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J Infect Dis. 1992 Oct;166(4):861-5.

The use of nonsteroidal antiinflammatory drugs to prevent adherence of Staphylococcus epidermidis to medical polymers.

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Department of Medicine, North Shore University Hospital-Cornell University Medical College, Manhasset, New York 11030.


The effect of salicylates and other nonsteroidal antiinflammatory drugs on the production of Staphylococcus epidermidis extracellular slime was studied. A dose-related decrease in slime production was observed with increasing concentrations of salicylic acid. S. epidermidis grown in 5 mM salicylic acid were less likely to adhere to Silastic, polyvinyl chloride, polyurethane, and Teflon catheters (P less than .006); strains grown in 2 mM salicylic acid, ibuprofen, indomethacin, or phenylbutazone were less adherent to Silastic catheters (P less than .001). Similar results were obtained with polyurethane catheters. S. epidermidis strains were less likely to adhere (43%-82% inhibition) to polyurethane catheters treated with 500 mM salicylic acid diluted in ethanol (P less than .0001). Similar differences were not observed with acetaminophen, ibuprofen, or acetylsalicylic acid. Adherence of radiolabeled S. epidermidis to salicylic acid-treated Silastic catheters demonstrated a dose-related reduction. The use of salicylic acid to coat medical devices may decrease the incidence of device-related infection.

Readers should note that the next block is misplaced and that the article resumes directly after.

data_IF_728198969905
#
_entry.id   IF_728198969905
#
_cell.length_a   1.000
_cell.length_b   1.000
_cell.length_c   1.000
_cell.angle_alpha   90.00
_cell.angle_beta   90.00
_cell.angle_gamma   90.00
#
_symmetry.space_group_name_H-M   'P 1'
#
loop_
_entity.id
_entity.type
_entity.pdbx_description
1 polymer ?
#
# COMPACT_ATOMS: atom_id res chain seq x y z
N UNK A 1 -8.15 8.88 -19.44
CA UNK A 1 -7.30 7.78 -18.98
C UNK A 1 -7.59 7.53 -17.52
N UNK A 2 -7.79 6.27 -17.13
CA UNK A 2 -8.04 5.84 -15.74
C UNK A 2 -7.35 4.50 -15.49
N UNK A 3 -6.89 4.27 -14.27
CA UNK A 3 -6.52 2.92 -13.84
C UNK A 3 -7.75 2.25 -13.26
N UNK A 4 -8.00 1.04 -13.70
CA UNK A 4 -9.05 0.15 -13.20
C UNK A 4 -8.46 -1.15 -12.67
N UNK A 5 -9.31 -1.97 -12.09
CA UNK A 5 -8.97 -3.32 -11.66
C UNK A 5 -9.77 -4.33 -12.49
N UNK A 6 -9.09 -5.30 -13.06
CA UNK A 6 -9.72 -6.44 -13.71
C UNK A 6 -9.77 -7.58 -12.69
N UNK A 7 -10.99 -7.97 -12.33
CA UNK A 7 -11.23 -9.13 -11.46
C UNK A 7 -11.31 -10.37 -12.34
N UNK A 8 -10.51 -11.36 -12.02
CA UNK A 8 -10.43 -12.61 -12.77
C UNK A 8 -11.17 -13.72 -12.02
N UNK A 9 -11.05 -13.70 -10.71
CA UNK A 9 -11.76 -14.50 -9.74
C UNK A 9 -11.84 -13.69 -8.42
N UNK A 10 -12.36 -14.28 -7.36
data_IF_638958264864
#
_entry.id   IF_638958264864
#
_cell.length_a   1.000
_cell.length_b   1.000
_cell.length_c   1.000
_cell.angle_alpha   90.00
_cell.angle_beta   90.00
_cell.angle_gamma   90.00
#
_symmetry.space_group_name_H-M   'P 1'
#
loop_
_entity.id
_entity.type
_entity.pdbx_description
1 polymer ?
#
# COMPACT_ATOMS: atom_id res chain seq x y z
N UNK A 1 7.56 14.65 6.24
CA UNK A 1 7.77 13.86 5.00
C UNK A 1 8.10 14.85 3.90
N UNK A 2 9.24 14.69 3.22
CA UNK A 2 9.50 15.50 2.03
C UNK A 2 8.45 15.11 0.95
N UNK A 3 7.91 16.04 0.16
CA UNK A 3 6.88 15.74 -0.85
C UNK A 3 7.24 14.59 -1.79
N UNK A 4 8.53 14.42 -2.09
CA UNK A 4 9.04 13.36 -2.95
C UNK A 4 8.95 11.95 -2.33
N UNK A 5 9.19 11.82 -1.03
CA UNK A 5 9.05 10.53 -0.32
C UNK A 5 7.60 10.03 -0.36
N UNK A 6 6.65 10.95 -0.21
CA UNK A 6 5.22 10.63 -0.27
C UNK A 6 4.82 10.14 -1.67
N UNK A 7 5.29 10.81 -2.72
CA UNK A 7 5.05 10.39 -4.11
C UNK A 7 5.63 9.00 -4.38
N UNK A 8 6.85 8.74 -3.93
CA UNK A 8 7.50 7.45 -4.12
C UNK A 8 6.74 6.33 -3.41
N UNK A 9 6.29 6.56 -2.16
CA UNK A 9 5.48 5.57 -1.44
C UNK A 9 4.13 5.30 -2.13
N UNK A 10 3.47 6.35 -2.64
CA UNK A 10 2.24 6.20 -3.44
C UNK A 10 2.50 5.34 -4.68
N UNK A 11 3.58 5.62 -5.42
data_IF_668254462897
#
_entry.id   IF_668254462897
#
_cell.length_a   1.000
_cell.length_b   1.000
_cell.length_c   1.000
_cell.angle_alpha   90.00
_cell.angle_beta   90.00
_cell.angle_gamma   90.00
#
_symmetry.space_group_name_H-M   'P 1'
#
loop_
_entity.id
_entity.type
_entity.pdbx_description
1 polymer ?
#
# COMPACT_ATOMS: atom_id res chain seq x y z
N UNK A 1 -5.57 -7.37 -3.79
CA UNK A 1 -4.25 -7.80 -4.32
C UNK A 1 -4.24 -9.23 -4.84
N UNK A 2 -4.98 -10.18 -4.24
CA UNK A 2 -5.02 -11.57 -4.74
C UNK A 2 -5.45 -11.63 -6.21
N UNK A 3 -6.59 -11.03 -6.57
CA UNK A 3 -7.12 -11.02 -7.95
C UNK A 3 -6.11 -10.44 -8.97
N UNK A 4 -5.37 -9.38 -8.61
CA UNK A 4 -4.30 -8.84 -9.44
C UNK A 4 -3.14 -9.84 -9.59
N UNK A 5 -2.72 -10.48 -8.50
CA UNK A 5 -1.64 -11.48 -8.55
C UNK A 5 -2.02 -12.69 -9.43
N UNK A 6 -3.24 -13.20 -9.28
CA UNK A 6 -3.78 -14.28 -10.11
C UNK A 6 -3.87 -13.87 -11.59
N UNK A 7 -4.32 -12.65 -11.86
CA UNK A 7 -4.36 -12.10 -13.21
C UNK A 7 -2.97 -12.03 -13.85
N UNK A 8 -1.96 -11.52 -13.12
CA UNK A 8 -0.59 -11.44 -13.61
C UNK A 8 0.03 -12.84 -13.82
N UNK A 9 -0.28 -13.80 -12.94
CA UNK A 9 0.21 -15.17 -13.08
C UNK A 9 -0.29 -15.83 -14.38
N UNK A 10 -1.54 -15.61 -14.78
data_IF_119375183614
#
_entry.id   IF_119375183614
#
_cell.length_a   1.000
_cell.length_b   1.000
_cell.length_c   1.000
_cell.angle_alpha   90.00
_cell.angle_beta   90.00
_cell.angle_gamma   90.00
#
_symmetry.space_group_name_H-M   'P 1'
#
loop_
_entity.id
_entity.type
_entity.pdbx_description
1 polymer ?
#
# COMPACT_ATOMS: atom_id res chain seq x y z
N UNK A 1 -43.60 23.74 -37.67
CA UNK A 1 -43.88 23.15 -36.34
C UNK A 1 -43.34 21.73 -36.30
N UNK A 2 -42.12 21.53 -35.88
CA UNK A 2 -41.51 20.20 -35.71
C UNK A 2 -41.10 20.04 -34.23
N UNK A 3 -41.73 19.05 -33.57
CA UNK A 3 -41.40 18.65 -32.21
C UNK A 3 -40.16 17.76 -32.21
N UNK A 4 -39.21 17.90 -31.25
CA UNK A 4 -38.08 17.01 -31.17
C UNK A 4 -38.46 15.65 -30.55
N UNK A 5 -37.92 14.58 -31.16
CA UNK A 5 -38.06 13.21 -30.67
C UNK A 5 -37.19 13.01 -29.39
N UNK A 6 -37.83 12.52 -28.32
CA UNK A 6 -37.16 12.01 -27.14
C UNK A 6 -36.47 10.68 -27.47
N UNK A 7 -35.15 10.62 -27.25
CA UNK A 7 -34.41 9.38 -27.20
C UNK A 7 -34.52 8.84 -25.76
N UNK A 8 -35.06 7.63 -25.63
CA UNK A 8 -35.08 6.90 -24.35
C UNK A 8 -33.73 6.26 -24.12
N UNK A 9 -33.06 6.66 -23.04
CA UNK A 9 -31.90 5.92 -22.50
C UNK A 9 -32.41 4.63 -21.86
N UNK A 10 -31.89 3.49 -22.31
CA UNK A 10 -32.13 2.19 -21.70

[Indexed for MEDLINE]

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